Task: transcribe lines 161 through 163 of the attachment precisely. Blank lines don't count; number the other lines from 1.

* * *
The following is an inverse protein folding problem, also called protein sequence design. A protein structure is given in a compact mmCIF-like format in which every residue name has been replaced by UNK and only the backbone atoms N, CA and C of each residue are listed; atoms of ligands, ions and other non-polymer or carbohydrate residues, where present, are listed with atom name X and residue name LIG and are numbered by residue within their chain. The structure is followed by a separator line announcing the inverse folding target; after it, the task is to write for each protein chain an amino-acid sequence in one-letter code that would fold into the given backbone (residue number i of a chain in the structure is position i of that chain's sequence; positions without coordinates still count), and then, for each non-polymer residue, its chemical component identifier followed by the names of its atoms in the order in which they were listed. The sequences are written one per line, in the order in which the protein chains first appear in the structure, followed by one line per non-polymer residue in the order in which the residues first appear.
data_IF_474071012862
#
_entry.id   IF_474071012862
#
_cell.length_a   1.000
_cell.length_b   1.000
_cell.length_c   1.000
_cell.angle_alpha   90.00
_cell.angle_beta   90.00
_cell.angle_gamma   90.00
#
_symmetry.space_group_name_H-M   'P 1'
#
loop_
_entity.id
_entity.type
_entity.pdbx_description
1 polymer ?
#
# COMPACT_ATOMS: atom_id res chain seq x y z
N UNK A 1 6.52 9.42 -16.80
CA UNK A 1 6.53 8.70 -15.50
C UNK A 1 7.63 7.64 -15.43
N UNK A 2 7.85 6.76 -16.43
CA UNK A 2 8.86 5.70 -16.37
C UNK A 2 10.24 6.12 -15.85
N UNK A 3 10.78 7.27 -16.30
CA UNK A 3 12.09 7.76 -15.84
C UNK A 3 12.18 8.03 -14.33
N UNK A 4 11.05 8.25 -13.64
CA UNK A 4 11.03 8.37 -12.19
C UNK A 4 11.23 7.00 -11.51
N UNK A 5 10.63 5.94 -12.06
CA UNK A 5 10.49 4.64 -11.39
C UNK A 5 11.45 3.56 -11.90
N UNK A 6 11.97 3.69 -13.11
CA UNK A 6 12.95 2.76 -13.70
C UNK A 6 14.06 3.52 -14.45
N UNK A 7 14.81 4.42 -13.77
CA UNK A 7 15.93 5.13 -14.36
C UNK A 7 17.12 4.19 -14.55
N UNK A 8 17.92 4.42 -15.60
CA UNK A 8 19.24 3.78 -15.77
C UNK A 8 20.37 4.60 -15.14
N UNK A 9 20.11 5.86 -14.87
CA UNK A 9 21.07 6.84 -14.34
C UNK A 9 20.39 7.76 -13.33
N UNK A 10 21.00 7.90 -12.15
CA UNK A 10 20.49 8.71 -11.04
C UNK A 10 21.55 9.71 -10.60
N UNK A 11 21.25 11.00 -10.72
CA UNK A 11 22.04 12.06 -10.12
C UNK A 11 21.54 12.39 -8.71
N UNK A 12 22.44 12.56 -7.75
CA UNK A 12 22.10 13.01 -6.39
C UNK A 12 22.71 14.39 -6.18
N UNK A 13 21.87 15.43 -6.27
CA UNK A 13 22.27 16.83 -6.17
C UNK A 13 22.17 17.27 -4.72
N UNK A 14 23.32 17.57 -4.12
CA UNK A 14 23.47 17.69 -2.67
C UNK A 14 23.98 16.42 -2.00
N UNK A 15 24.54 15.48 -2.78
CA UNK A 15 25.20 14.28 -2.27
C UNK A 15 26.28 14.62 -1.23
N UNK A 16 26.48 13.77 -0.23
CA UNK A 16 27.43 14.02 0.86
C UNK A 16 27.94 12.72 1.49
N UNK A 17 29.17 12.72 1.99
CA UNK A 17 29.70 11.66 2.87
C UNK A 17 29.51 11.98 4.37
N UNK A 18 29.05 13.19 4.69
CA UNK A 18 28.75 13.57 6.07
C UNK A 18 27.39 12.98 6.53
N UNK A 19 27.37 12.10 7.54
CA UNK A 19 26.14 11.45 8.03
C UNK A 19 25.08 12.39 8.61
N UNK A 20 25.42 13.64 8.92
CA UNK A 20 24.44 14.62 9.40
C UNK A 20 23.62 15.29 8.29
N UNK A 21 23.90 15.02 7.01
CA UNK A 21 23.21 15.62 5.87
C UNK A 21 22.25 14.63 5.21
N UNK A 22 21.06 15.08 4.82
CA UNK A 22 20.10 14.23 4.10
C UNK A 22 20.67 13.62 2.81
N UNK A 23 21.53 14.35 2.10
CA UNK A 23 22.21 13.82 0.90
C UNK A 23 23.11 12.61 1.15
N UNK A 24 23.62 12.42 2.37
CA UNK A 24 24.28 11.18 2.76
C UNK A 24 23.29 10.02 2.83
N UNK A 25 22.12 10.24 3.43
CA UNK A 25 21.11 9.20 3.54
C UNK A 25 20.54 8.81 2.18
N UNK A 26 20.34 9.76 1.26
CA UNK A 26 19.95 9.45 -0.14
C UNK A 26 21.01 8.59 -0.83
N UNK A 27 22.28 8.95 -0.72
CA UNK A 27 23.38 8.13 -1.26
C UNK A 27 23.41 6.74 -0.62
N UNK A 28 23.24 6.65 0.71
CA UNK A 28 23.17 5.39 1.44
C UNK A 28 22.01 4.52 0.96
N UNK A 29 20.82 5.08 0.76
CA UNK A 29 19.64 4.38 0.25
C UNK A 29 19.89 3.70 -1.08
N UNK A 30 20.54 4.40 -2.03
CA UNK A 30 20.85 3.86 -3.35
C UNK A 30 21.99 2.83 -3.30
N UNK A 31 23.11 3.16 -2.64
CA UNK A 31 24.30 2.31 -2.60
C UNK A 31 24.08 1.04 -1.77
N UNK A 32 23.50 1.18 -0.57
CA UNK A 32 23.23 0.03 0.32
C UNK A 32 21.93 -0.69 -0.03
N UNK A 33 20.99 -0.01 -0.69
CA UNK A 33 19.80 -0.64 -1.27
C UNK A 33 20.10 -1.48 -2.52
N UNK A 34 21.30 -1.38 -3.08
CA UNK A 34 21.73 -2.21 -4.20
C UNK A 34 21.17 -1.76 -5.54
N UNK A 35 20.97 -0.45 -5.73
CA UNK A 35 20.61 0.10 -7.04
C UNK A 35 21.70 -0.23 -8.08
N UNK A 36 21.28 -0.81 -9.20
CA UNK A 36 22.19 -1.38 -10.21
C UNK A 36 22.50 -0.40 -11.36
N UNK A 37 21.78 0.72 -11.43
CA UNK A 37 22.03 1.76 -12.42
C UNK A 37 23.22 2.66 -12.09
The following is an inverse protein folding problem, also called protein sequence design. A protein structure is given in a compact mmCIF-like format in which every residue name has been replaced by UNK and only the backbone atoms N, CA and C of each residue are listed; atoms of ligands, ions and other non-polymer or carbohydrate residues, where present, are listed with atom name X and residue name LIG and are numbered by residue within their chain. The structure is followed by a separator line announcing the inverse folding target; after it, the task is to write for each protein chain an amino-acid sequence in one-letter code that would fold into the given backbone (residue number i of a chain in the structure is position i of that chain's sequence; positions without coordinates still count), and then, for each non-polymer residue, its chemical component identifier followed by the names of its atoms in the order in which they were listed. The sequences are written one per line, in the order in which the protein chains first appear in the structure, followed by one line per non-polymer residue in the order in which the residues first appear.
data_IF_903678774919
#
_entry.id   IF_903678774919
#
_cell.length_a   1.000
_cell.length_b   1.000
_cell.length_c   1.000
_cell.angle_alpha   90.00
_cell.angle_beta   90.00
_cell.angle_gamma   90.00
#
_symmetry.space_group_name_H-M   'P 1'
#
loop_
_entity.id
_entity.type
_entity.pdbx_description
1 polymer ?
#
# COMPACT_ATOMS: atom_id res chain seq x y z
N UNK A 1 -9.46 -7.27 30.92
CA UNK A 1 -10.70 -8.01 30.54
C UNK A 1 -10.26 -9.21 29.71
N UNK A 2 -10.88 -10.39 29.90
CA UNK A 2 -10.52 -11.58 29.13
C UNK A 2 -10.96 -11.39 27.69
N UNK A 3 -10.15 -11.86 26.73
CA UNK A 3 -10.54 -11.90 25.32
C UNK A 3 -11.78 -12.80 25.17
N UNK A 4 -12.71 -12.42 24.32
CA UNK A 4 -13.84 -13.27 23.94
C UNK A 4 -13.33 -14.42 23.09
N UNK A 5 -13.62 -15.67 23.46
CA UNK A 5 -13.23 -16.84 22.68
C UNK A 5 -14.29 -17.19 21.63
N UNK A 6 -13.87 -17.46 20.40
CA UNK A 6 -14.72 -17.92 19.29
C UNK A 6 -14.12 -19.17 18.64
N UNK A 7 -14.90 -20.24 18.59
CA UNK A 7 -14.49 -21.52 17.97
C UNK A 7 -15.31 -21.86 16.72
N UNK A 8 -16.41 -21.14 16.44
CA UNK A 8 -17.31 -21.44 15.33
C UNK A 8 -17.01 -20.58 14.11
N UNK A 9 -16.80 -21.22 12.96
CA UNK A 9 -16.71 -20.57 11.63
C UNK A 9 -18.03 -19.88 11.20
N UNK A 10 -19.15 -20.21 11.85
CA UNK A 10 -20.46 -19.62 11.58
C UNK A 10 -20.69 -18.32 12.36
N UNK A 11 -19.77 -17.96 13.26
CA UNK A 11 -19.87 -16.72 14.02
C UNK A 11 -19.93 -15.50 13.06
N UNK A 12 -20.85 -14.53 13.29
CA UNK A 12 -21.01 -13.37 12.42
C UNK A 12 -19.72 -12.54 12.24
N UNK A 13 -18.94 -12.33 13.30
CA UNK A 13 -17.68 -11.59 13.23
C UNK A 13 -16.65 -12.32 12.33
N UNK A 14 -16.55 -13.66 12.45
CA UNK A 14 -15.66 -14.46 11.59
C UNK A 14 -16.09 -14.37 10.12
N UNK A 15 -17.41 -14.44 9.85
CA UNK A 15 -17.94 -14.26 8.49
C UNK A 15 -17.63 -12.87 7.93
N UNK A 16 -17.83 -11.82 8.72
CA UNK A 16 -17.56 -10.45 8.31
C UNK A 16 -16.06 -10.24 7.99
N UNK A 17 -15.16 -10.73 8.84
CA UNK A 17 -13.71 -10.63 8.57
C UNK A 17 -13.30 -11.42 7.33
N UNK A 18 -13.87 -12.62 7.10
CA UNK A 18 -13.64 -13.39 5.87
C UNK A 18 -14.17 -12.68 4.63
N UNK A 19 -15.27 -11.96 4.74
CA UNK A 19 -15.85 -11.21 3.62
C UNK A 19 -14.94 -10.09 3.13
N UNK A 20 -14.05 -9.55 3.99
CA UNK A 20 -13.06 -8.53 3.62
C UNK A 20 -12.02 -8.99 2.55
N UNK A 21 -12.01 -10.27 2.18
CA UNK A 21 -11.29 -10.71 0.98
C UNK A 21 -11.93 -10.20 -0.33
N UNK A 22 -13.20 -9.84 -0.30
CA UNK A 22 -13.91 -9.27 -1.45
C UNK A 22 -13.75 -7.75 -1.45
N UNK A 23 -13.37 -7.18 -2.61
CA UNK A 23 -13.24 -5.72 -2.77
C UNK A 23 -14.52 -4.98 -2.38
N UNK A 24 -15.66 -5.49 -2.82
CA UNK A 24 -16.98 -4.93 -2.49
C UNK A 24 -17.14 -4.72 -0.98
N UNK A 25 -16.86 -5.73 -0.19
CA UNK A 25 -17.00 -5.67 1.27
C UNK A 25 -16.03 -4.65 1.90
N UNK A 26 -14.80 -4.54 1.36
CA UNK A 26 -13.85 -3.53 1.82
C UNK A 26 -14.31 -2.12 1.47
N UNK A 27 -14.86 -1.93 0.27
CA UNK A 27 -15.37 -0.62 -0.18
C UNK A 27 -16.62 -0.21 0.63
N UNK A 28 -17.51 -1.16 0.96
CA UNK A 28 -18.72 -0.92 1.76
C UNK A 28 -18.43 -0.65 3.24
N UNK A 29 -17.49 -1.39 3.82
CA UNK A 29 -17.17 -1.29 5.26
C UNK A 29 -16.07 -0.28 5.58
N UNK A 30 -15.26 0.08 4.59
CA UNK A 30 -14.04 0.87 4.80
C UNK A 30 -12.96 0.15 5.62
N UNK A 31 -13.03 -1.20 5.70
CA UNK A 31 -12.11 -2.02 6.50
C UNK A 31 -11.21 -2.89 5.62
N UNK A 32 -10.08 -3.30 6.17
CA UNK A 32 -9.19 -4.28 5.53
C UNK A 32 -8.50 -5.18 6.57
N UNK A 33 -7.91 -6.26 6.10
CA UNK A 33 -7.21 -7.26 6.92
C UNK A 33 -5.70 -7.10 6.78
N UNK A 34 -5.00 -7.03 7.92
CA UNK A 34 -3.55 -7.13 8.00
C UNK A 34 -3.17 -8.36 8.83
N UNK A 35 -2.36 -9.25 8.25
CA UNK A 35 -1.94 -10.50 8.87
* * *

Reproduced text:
CA UNK A 3 -10.54 -11.90 25.32
C UNK A 3 -11.78 -12.80 25.17
N UNK A 4 -12.71 -12.42 24.32